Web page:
The year: 2000.

The place: Borders, at the corner of Clark and Diversey.

 The time: Thursday evening.

The scene: A Chicago Reader truck pulls up to the curb. The driver unloads hundreds of fat, four-section broadsheets, building a miniature battlement of newsprint in the lobby. By Saturday morning, they’ve all been snapped up, tucked under the arm of every ‘L’ rider on the way home from an office job in the Loop, and into the backpack of every thrift-store dude on a one-speed bike.

At the turn of the century (we can now use that phrase to refer to 2000), the Reader was the newspaper of record for Chicago’s underground scene: the source for music listings, apartment classifieds, and personal ads. Starting on the cover, and winding through the ads, was a long, reported-to-the-pencil-nub tale about a Patti LaBelle superfan or corruption in the Tollway Authority. It was so hip that the movie High Fidelity featured a Reader music critic named Caroline Fortis.

“You’re Caroline Fortis?” John Cusack says, incredulously, when she walks into his Wicker Park record shop. “I read your column. It’s great. You really know what you’re talking about.” He’s so smitten, he makes her a mix tape.

The Chicago Reader turns 50 this week, an age I never thought it would achieve. I feel the same way about that birthday as I did when the Rolling Stones turned 50: You ain’t what you used to be, but when you were what you used to be, you were the best.

The Reader was launched in 1971. At the time, the paper’s lakefront stronghold was populated by a mix of gays, artists, musicians, actors, and young professionals skeptical of the first Mayor Daley’s political machine. The so-called Lakefront Independents were key swing voters during Harold Washington’s 1983 campaign to become Chicago’s first Black mayor. Right before the election, the Reader published an article aimed at reassuring white voters about Washington’s credentials. Widely copied and stuffed under apartment doors, it helped him squeak to victory. Throughout the Council Wars between white aldermen and Washington’s minority allies, the Reader remained in the mayor’s corner. Its star reporter, Gary Rivlin, went on to write Fire on the Prairie, the definitive book on that divisive era in Chicago. John Conroy’s decades-long investigations of police torture helped lead to the conviction and imprisonment of Detective Jon Burge.

In its heyday, the Reader was the finest publication I’ve ever read, or written for. I first picked up a copy in 1993, when I was a newspaper reporter in Downstate Illinois. On the cover was Lee Sandlin’s “The American Scheme,” a 20,000-word essay on how the post-war quest for success consumed and killed his father. As soon as I finished Sandlin’s story, I decided I was going to move to Chicago and write for the Reader, which seemed like a place where a journalist could write about any subject, at any length, in any style.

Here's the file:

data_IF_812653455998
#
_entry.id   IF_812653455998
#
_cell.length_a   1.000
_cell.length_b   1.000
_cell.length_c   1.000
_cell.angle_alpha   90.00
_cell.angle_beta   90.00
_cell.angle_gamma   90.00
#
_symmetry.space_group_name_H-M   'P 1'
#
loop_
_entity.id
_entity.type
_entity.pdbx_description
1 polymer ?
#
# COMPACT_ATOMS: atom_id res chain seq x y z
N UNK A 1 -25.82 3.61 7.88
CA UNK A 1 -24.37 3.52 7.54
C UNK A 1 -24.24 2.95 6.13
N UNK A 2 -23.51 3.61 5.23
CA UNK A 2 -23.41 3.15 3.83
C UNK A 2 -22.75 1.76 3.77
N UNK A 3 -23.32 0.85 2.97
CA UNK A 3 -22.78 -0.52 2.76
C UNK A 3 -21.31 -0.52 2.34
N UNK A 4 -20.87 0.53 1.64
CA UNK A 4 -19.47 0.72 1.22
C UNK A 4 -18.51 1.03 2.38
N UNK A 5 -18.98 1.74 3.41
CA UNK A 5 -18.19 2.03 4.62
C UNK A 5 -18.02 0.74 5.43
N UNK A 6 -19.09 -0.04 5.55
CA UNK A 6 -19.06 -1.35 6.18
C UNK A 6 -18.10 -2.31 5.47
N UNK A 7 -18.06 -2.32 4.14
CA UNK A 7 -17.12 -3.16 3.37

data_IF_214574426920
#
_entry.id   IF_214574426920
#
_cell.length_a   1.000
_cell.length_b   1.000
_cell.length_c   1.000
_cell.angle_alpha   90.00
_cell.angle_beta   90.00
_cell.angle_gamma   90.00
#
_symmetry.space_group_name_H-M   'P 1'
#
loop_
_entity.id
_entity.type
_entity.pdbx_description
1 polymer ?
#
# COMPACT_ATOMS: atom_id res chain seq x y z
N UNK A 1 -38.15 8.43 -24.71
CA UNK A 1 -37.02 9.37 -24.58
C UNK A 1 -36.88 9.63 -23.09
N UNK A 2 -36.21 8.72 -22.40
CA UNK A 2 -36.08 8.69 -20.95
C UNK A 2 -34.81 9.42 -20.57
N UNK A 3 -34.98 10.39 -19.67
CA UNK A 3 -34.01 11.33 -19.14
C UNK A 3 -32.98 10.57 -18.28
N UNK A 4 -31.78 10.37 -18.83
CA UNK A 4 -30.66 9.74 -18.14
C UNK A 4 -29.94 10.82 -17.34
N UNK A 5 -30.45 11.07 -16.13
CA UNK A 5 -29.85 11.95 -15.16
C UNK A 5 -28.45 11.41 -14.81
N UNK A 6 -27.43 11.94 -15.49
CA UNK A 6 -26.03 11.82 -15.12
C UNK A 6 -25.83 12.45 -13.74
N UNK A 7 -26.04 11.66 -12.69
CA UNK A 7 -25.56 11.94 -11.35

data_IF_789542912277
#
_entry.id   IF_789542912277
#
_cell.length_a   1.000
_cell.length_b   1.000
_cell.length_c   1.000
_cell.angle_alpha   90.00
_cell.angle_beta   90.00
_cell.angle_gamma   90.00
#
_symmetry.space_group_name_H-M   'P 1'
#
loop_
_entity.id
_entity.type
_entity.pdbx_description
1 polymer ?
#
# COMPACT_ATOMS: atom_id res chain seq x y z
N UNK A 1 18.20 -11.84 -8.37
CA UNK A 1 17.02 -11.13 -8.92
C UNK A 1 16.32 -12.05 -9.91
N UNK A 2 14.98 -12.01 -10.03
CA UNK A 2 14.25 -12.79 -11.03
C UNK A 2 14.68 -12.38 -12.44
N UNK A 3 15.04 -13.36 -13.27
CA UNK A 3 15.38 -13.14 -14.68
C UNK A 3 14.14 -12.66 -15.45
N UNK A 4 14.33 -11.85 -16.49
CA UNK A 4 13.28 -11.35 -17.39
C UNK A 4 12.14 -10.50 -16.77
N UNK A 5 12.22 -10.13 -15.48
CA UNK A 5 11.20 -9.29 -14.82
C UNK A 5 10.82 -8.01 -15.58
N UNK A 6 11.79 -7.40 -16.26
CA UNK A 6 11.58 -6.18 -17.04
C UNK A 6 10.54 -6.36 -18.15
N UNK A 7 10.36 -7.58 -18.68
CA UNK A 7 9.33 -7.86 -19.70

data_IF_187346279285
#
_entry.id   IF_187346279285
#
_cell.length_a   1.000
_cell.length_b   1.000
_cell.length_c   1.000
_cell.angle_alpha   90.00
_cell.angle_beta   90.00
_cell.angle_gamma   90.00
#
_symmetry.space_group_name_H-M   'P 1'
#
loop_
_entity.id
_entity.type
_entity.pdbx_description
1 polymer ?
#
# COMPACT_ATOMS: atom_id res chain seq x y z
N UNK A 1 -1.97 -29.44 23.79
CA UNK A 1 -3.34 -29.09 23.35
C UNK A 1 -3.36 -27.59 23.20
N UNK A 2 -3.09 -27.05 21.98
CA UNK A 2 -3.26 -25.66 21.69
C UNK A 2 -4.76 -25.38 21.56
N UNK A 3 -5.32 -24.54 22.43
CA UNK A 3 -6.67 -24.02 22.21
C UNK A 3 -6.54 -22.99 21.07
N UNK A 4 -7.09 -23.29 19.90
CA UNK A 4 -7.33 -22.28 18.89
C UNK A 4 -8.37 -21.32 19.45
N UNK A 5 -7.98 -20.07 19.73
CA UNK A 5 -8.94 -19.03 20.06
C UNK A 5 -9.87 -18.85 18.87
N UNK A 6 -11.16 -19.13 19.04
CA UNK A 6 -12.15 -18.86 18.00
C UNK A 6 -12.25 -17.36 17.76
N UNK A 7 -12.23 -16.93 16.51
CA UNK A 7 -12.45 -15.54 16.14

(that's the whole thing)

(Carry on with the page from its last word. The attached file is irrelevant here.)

Four years later, I broke in with a long narrative about learning to play the horses from a professional tout at Sportsman’s Park. Eventually I worked my way up to staff writer, turning out only-in-the-Reader pieces on a teenaged Frank Sinatra impersonator, a man who sold socks by the freeway, and the “callers” who drummed up business outside hip-hop boutiques in Roseland. I was also sent to the South Side to check out a state senator with a funny name who was running for Congress against Bobby Rush. That cover story became the basis of a book, Young Mr. Obama: Chicago and the Making of a Black President.

By the time I left in 2005, the Reader’s heyday was over. The paper wasn’t thriving in the internet era. Craigslist poached its lucrative classified ads, taking over the Reader’s role as the place to find a job, a date, or an apartment. The advent of blogs was changing the definition of “alternative journalism.” When the Reader was founded, it was the alternative to the Sun-Times, the Tribune and the Daily News. Now, it was one of dozens of voices, competing with the likes of Pitchfork as the city’s definitive outlet for music criticism.

When a potential new audience was moving onto the internet, the Reader declined to post its stories there. In 2004, the Reader came out with a new design that finally brought color to the front page. The Trib’s media critic snarked that it brought the paper “into the late 1990s.” On the day the new cover debuted, I handed out copies at the Fullerton ‘L’ stop. Gray-haired men and women rushed to grab copies. No one under 30 was interested.

In 2000, the average 28-year-old Chicagoan would tell you: “The Reader is my Bible!”

In 2010: “I haven’t read the Reader in awhile.”

In 2020: “I’ve never heard of the Reader.

The Reader’s hippie founders sold out to an alternative newspaper chain called Creative Loafing, which fired four staff writers who specialized in long-form journalism. The model of turning a reporter loose to spend months investigating a story — the heart and soul of the classic Reader — had become “economically unsustainable.” In the years to follow, the Reader was passed around to the Sun-Times, then to a consortium headed by former Ald. Edwin Eisendrath, a group led by the publisher of the Chicago Crusader, before finally establishing itself as a non-profit 501(c)3 known as the Reader Institute for Community Journalism.

Despite the Reader’s 21st Century struggles, it has outlasted many of its alt weekly peers: Boston Phoenix, Village Voice, Minneapolis City Pages. Although its corpus has been reduced from a fat broadsheet to a slim tabloid, the Reader continues to occupy its own indispensable niche in Chicago journalism. Last year, it published a lengthy article by Maya Dukmasova about ex-cops evicting a problem tenant in Rogers Park. Part investigative journalism, part personal essay, it was the kind of story that could only appear in the Reader, the kind of story that would make a young reporter think, “Wow, you can do that in print? I want to do that, too.”